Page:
My parents were Catholics when convenient. They baptized us as infants because it was expected and demanded by family. Going to church, however, didn’t begin until it was time to enroll my older brother in Catholic elementary school. The parish checked tithing records and saw that my parents didn’t donate regularly. Once they established a pattern, then my brother could attend.
I enrolled a year later, no questions asked.
School began with daily mass. Prayer occurred at regular intervals. Massive school-wide processions took place with regularity, rain, snow or shine. Students were disciplined with ruler, clicker, social isolation and words. We studied the saints and wrote countless reports about our favorites. All art was related to church and church teachings. No frivolous country scenes. Only crucifixions or stained-glass windows.
We read the bible, not contemporary literature except for the occasional Dick and Jane and see Spot run. We were conditioned to believe that church was our life now and in the future. Every year priests and nuns and missionaries spoke to our entire school about a life of service.
Throughout all these years I often attended Sunday Mass, but only if there wasn’t an excuse to skip it. It crops had to be planted or harvested, no Mass. If it was too snowy, icy or rainy, no Mass. Too hot? No Mass. Memorial Day? No Mass only endless visits from one cemetery to another. Relatives to visit? Well, you get the picture.
My parents made sure we received our first Communion. We processed in with our classes, hands neatly folded with a white prayer book nestled between and a white plastic rosary draped over the tips of our fingers. My brother got by with a white school shirt but I was stuffed into a stiff Communion dress and a tight-fitting veil pinching my puffy cheeks.
Once that milestone was accomplished we once again attended Mass when my dad saw fit. Interestingly enough, ten cents out of the quarter weekly allowance was handed back to my dad as our donation to the church we never attended.
My brother and I stayed at the Catholic school through Confirmation. My teacher, a strict nun, made sure I understood that this sacrament sealed my commitment to a life of service to God and church. I took it quite seriously. When the annual recruitment took place, I was ready to sign up for a monastic life of solitude and prayer. I envisioned myself in a place of peace, a place of reflection, a place devoid of the tension which was my home life. My parents wouldn’t let me go.
When we moved to California in 1964 my dad began his search for the fastest mass in town. He took us over the hills to Half Moon Bay and Pacifica where the priests spoke of fire and brimstone, damnation of everlasting hell. They terrified me.
We tried churches in San Mateo and Burlingame. We didn’t fit in those well-to-do parishes due to our extreme poverty. He found one in San Bruno that he liked until the priest asked for regular donations. There were two in South San Francisco: one which was supposed to be our assigned parish and the other, a tiny one, with a thirty-minute mass. That’s the one my dad chose. In and out, over and done.
When away at college I discovered the Neumann Center, a tiny chapel on campus with a welcoming atmosphere. The music was contemporary with drums, guitars, keyboard and cymbals. Dancing in the aisles. Hallelujahs and lots of praise be to God. I fit in.
My husband grew up in a family that attended mass faithfully regardless of whether even when they had to sludge to church through downpours. Going to church was part of who he was. It influenced his thinking, his behavior, his attitude toward others.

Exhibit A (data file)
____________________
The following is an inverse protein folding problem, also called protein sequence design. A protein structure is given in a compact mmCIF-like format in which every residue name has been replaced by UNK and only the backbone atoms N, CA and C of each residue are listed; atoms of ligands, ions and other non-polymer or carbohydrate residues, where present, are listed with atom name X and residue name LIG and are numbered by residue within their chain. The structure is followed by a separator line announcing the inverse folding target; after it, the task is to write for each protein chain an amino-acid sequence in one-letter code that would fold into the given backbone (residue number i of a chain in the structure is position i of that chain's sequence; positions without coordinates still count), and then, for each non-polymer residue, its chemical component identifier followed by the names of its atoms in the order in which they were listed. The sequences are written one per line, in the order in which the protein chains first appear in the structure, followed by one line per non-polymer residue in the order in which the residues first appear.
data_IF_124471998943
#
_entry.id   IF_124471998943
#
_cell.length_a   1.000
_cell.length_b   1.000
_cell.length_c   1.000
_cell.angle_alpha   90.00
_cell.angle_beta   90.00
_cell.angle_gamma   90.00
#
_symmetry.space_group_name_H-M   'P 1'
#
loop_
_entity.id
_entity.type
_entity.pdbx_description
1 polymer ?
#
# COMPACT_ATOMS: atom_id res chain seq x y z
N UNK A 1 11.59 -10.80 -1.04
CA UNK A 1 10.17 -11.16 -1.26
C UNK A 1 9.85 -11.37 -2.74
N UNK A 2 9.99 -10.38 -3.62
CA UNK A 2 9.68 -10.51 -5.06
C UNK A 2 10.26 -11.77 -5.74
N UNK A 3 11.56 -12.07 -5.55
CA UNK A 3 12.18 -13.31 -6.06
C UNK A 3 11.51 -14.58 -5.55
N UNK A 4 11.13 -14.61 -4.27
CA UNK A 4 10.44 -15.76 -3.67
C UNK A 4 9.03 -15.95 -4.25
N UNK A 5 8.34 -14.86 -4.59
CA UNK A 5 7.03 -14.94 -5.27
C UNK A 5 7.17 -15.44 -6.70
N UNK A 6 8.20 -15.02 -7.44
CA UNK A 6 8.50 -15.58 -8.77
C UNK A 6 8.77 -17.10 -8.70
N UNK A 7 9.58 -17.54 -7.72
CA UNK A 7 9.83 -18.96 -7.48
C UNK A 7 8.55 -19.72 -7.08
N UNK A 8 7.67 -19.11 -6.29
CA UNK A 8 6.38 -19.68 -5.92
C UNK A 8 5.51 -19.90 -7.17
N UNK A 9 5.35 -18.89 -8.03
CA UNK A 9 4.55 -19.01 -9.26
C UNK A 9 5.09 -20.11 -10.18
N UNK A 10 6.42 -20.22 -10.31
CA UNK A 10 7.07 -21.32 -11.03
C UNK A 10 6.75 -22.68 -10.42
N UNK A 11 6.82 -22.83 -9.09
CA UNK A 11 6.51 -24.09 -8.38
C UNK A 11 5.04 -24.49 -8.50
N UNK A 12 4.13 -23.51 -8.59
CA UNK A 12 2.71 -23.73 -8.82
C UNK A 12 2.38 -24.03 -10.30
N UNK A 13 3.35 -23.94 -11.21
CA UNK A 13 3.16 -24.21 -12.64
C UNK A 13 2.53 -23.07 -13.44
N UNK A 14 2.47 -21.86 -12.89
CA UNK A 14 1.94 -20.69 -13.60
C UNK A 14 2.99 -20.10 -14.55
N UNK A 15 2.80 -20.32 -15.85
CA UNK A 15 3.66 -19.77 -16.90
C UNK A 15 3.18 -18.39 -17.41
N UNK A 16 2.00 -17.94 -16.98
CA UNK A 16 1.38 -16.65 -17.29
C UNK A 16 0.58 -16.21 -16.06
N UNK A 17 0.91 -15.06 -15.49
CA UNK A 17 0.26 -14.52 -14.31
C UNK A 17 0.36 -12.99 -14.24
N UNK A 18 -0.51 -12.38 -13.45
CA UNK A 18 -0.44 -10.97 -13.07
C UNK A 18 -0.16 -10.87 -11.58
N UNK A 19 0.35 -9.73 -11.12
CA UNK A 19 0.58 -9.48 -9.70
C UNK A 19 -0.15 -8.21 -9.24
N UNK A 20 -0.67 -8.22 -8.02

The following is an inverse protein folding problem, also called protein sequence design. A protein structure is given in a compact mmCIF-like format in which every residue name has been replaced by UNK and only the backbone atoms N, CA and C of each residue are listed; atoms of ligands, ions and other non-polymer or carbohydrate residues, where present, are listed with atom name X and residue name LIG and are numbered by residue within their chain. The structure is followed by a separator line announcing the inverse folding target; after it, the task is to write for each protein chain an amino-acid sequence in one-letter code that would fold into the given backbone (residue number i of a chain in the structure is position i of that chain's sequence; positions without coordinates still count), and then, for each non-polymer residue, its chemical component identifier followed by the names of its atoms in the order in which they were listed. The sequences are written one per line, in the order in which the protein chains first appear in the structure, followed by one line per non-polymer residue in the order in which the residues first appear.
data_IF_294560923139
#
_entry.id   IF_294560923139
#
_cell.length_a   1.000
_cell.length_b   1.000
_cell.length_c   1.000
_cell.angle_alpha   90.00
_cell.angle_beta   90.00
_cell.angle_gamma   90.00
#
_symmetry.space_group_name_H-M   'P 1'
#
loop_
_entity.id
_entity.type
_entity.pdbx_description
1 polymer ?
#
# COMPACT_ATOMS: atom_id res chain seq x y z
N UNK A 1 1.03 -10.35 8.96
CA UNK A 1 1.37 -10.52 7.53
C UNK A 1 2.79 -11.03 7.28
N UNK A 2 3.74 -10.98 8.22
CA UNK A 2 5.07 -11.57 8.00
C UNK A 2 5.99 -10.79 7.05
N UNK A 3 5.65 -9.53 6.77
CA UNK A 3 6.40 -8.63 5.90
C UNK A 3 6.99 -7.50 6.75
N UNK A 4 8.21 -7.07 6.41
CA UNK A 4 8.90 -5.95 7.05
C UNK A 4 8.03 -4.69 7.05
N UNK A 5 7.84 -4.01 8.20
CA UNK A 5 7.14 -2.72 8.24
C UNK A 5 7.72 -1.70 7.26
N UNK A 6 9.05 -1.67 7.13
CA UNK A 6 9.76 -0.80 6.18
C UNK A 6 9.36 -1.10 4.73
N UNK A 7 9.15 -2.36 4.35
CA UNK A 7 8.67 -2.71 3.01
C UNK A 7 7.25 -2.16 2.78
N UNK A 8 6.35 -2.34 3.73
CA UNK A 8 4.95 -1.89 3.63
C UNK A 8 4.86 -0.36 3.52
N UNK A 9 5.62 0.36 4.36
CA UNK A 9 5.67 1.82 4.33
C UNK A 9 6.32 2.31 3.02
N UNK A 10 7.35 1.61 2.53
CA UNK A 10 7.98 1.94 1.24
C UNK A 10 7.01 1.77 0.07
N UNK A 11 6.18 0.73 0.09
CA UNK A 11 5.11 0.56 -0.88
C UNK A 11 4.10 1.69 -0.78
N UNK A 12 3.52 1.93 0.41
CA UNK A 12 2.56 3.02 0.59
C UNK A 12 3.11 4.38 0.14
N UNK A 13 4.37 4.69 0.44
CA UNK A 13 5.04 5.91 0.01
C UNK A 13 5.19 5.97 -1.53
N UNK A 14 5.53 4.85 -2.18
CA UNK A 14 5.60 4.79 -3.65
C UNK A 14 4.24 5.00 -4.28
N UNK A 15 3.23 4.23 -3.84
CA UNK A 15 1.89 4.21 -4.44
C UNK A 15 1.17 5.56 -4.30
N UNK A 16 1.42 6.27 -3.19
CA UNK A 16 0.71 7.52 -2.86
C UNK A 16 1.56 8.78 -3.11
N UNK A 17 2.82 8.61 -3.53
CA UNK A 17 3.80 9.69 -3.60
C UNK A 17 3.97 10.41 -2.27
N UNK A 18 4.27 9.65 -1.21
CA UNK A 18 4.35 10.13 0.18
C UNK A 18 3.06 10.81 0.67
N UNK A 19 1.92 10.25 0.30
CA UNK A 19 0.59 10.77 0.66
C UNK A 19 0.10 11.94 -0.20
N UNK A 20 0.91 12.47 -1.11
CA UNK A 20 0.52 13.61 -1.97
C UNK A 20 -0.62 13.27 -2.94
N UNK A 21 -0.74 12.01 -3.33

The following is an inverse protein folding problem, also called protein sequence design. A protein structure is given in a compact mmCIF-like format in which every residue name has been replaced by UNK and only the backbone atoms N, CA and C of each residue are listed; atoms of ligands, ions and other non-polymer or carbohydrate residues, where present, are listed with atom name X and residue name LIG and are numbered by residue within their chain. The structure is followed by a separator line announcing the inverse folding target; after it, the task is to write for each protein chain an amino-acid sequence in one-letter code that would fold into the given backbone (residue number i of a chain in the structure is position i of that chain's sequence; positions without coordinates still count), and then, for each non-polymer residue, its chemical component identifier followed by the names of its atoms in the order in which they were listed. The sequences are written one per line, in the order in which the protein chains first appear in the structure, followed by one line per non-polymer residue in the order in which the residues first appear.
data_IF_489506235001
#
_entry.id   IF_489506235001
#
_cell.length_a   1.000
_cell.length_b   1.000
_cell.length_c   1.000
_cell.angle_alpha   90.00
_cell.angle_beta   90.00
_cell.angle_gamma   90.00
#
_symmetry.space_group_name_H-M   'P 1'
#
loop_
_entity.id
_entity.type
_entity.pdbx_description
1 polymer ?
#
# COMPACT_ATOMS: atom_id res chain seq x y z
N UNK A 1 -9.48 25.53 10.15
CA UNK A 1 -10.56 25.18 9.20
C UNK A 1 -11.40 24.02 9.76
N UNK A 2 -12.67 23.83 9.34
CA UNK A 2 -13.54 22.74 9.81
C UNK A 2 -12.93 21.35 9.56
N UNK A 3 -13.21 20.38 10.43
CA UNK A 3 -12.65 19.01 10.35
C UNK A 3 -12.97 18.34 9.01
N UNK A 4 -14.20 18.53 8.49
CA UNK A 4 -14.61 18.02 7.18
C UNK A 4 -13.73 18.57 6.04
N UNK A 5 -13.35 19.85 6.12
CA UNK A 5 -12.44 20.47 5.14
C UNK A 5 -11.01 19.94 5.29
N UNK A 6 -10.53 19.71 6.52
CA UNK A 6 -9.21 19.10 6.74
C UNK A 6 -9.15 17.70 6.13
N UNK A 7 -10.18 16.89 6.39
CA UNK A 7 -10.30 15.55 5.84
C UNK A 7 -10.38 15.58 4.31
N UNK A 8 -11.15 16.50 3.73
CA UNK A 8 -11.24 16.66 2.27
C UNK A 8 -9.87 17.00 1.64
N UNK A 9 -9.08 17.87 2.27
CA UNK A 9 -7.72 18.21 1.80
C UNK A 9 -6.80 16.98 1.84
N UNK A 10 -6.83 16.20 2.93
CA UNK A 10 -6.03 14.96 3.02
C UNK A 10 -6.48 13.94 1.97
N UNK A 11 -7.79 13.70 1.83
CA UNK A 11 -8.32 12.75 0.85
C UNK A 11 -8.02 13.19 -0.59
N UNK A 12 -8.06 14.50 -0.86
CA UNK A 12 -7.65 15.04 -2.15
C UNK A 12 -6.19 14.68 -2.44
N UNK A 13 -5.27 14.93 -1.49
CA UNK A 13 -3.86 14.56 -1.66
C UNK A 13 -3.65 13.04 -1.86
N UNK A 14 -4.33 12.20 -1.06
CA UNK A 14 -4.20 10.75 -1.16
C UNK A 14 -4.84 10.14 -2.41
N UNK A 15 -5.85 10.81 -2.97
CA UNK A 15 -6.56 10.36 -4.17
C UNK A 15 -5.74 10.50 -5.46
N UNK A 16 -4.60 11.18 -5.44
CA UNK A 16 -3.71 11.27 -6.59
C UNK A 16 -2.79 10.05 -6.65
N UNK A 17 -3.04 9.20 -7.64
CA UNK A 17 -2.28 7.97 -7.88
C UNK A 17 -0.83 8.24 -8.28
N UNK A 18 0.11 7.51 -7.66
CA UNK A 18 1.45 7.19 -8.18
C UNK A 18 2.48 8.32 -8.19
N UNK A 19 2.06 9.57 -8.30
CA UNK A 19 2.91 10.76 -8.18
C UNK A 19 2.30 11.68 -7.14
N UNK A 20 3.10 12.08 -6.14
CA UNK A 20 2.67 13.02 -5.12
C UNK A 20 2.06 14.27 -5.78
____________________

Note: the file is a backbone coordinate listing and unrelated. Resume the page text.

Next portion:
His beliefs built our family into who we are today. If we were camping, he found a church. Skiing? Church. Traveling? Right, church. Sometimes we drove for miles to find a church, but we got there nevertheless.
For almost 46 years Sunday Mass has been an integral part of our relationship. In fact, when I travel on my own, I seek out church and attend.
Not being able to attend due to the coronavirus takes me back to my childhood days of any excuse to miss going to Mass. Except for one caveat: this isn’t voluntary, but enforced.
We found a Mass on television, which is a nice substitute, but there’s a huge difference between sitting in your family room and being in the church building. There are stained glass windows in the TV church and statues and the readings and the service, but the lack of physical presence takes you away from the reverence, the spirituality.
Today things changed for me. I was asked to be the lector for today’s Sunday Mass. I put on a dress and necklace. Studied my readings. Made sure my hair was neatly combed. Put on my mask when I entered the church. Three others were there: the parish secretary, the parish office manager and the choir director. The church felt hollow. Voices echoed.
But the pews were there. Candles, flowers, statues, stained glass windows, all the things that identify that church as mine. When the priest entered and the service began I was filled with awe. Several times my eyes filled with tears. Singing with the director took me back to a few weeks ago when I’d be standing with five other choir members, lifting our voices in praise. Now there was just two of us.
The priest shared a time when he had strayed from God and how, when the call came, how powerful it was. His words carried me back to my childhood when it wasn’t me that chose to stray, but circumstances beyond my control, and how powerful it was when I found God in my late teens. He spoke for all of us, reminding us to talk to Jesus.
Next Sunday we’ll watch the television Mass once again. It won’t be the same, but I’ll share the experience with my husband, the man who taught me that attending church was a powerful connection to our faith in God.
In these times we need reminders that there is someone up there, someone ready to listen when we’re ready to pray.